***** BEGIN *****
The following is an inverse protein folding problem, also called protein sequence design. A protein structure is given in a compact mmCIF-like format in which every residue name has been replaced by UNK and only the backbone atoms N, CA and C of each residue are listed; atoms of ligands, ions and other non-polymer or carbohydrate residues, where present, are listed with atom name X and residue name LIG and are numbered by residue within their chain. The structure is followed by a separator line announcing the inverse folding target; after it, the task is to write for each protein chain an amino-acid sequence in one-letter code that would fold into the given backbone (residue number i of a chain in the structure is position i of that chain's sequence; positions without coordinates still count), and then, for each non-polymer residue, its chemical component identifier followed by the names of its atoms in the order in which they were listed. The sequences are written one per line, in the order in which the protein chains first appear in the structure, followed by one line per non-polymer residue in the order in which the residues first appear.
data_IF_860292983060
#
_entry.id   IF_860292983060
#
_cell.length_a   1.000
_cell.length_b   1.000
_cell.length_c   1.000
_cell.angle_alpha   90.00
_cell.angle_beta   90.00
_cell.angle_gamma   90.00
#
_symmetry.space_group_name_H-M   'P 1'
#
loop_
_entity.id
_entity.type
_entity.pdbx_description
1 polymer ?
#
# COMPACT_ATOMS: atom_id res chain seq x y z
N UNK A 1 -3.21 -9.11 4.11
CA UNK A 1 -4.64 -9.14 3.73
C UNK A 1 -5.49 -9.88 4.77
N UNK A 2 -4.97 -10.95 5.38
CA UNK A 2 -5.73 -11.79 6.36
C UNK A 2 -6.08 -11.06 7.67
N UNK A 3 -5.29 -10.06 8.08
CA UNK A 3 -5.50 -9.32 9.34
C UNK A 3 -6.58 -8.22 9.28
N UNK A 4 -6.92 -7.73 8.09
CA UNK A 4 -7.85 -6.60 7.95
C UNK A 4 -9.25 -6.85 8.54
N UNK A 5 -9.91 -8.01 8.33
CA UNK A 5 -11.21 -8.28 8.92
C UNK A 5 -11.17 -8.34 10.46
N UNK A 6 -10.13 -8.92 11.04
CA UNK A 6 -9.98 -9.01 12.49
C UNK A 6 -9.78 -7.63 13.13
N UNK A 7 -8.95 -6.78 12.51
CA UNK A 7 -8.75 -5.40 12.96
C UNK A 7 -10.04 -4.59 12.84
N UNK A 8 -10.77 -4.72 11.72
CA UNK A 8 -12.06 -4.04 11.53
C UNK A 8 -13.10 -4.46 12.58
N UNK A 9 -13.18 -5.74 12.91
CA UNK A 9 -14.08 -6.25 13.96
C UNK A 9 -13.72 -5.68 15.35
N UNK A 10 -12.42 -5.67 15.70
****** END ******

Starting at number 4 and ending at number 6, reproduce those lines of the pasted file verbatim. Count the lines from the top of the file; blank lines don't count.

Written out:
_entry.id   IF_860292983060
#
_cell.length_a   1.000